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Online ISSN: 1099-176X    Print ISSN: 1091-4358
The Journal of Mental Health Policy and Economics
Volume 21, Issue 1, 2018. Pages: 3-10
Published Online: 1 March 2018

Copyright © 2018 ICMPE.


 

Health State Utilities for Patient's Current Health from Bipolar Type I Disorder

Masoumeh Banihashemian,1 Arash Rashidian,2 Faeze Gholamian,1 Mahboubeh Parsaeian,3 Najmeh Moradi,4 Homayoun Amini5*

1Department of Psychiatry, Roozbeh Hospital, Tehran University of Medical Sciences, Tehran, Iran
2Department of Health Management and Economics, School of Public Health, Tehran University of Medical Sciences, Tehran, Iran
3Department of Epidemiology and Biostatistics, School of Public Health and Non-communicable Diseases Research Center, Endocrinology & Metabolism Population Sciences Institute, Tehran University of Medical Sciences, Tehran, Iran
4School of Pharmacy, Shahid Beheshti University of Medical sciences, Tehran, Iran
5Department of Psychiatry, Roozbeh Hospital, Psychosomatic Medicine Research Center, and Psychiatry and Psychology Research Center, Tehran University of Medical Sciences, Tehran, Iran

* Correspondence to: Homayoun Amini, M.D., M.P.H., Professor of Psychiatry, Department of Psychiatry, Roozbeh Hospital, South Kargar Avenue, Tehran 13337 95914, Iran.
Tel.: +98 21 5541 2222
Fax: +98 21 5541 9113
E-mail:  aminihom@tums.ac.ir

Source of Funding: This study was supported by a grant (No. 93-03-30-26123) from Tehran University of Medical Sciences in Iran.

Abstract
 

Background: Bipolar Type I Disorder (BID) is a disabling mental disorder among young adults that places enormous psychological, social, and economic burdens on patients, their families, and health care systems and decreases quality of life (QOL). Few studies have investigated the quality-adjusted life-years (QALY), health state preferences, and utilities in patients with BID.

Aim of Study: The aim of thisstudy was to elicit health state utilities for current health among a sample of individuals with BID irrespective of their clinical conditions at the time of evaluation.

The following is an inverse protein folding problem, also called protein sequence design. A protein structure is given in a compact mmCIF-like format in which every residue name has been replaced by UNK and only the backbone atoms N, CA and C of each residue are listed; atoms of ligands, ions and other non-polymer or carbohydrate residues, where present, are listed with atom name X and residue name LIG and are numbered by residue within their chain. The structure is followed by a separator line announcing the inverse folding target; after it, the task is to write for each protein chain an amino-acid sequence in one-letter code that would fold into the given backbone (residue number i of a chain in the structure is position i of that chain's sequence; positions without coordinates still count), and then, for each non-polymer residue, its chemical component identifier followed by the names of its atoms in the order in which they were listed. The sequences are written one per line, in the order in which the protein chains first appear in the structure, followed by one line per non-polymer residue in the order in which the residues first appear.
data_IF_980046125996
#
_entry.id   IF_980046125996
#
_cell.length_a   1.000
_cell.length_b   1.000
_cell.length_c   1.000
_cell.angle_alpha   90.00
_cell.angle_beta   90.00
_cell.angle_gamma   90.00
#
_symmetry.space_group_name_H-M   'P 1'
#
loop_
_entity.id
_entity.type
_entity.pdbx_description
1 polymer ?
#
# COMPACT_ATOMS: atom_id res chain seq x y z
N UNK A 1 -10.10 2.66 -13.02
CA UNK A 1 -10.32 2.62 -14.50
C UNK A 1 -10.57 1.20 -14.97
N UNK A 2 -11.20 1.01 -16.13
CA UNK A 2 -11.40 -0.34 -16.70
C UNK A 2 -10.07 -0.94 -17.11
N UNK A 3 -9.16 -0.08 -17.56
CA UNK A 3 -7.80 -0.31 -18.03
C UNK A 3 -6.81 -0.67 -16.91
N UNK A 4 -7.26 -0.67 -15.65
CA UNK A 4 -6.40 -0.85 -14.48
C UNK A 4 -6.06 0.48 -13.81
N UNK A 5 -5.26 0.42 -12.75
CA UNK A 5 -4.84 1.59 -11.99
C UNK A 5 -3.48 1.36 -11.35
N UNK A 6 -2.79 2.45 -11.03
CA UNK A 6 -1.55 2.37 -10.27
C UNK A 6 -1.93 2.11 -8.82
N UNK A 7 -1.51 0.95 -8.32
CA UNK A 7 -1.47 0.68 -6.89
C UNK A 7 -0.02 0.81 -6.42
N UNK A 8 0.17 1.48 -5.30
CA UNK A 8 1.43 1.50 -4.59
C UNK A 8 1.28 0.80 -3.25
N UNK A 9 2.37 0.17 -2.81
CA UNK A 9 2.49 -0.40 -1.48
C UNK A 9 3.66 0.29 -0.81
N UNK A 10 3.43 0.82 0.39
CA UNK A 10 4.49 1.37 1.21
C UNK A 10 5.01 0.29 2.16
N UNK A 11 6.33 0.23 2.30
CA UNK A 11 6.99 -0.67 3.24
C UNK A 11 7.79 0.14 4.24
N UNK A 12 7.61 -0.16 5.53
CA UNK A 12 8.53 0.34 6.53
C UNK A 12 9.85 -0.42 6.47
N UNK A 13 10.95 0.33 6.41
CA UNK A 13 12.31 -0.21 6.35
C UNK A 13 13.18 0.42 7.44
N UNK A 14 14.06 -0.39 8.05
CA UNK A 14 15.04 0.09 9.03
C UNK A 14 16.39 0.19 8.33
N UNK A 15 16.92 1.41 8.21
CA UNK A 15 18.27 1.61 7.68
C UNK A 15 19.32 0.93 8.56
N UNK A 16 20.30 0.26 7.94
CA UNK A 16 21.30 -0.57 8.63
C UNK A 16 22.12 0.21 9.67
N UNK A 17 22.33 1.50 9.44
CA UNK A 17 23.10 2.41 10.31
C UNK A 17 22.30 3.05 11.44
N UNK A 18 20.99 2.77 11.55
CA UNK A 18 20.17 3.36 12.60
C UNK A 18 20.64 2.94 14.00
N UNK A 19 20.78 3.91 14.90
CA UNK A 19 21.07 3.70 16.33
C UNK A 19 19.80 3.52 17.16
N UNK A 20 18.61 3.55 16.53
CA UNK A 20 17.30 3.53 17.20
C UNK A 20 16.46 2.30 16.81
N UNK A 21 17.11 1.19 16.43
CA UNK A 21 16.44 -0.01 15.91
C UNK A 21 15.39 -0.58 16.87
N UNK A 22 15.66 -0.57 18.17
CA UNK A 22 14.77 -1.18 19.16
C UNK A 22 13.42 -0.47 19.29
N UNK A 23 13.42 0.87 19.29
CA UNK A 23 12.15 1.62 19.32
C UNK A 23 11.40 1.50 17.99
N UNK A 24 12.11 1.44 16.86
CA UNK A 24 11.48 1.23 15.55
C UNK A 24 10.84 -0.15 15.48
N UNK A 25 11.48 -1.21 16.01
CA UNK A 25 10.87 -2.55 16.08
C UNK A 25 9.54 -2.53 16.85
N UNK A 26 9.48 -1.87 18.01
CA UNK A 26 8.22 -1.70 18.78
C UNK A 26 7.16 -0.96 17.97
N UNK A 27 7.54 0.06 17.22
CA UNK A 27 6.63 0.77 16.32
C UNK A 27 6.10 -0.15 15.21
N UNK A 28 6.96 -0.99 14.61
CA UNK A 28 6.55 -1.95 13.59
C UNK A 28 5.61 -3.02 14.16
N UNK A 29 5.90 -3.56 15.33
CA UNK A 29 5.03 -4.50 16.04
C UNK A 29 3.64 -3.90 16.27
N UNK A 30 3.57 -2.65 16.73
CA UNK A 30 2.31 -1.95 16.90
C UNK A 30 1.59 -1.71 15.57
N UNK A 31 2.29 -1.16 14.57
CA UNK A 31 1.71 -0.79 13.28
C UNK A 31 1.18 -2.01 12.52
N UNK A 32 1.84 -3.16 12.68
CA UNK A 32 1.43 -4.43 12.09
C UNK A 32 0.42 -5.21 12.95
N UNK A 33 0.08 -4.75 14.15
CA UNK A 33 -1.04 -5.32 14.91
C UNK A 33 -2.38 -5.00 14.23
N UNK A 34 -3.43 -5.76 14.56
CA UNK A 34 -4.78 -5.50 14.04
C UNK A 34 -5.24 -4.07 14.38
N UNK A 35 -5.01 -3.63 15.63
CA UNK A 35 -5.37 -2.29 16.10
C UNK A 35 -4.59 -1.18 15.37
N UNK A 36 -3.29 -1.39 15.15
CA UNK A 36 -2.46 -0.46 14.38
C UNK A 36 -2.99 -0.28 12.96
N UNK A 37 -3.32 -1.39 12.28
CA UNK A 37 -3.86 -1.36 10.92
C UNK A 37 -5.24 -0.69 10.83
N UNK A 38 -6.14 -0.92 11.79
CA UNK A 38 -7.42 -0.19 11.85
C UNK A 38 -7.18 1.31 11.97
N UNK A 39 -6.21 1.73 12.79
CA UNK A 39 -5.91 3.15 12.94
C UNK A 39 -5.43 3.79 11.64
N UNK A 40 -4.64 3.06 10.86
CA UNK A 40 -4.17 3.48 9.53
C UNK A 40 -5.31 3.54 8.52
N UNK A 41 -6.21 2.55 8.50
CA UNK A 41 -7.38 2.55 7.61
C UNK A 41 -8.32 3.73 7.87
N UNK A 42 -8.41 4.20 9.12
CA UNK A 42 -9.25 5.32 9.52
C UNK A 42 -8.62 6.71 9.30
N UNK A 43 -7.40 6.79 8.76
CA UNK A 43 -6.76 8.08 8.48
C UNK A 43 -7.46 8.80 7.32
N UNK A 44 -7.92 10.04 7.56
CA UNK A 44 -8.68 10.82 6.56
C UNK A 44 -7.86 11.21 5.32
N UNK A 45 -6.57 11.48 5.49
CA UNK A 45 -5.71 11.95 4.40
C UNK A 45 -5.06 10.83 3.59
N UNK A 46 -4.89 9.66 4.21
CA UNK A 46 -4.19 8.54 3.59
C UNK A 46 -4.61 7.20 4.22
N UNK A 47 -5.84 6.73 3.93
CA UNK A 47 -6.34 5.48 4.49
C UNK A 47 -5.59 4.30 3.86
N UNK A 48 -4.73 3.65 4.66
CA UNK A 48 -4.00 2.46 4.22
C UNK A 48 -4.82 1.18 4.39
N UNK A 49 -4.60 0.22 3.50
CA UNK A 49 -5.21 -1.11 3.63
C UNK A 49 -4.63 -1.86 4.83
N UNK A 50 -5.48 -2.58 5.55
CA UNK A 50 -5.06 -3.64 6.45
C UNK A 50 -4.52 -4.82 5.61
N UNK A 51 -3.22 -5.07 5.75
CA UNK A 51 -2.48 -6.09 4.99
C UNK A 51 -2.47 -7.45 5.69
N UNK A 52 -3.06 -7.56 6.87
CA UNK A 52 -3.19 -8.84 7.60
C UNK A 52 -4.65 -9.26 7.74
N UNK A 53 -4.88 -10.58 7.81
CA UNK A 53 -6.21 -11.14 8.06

Methods: One hundred individuals with BID were consecutively enrolled in this cross-sectional study. Preferences were elicited from patients with visual analogous scale (VAS) and time trade-off (TTO). To assess quality of life, the Farsi version of the World Health Organization's QOL Instrument-Short Version (WHOQOL-BREF) was used. In addition, health state was assessed with the Short Form-36 (SF-36) health survey, and then a specially- derived reduced version of the SF-36 (the `SF-6D') was calculated as an alternative to existing preference-based measures of health for conducting economic evaluation of various interventions. Moreover, several clinical measures were administered to participants.  

Results: The mean (S.D.) VAS, TTO, and SF-6D utility scores were 0.59 (0.21), 0.44 (0.33), and 0.61 (0.11), respectively. There were significant associations of most selected clinical characteristics with VAS and TTO scores. Additionally, there were strong correlations between all domains of WHOQOL-BREF and VAS scores as well as moderate to strong correlations with TTO scores. Furthermore, there were strong correlations between all scales of SF-36 scores and VAS scores as well as moderate to strong correlations between the scales of SF-36 scores and TTO scores.

Discussion: The current study showed that even unstable patients could evaluate their own health states. Furthermore, the present study showed substantial decrements in health-related life preferences among persons with BID. Additionally, the patients with most recent depressive or mixed episodes reported lower VAS scores than those with most recent manic episodes.

Limitations: This study was performed on a group of patients with BID in a referral psychiatric center. This sample can potentially make a selection bias. Furthermore, this study was cross-sectional.

Implications for Health Care Provision and Use: Generally, clinical features could explain more than half of the variances in VAS utility scores. Among all clinical features, severity of symptoms and duration of disease were among the main factors significantly associated with the utility decreases.

Implication for Health Policies: The present study data provide health state preferences useful for cost-utility and outcome-modeling studies as well as health policy and decision-making. Also, the evaluations were partially affected by severity of symptoms. Therefore, utilities obtained in this study can be utilized to develop QALY and provide utility values that can be used in economic models for cost-utility studies.

Implications for Further Research: The comparison of the utility in a group of patients in different mood episodes and in their controlled periods and calculating the proportion of each episode to total duration of disease and to the patient's life span in future investigations may add crucial information to the present knowledge. The evaluation of biological and non-biological therapies by measuring utility and health value as health output indicators is strongly suggested.

Received 12 June 2017; accepted 22 Juanuary 2018

Copyright 2018 ICMPE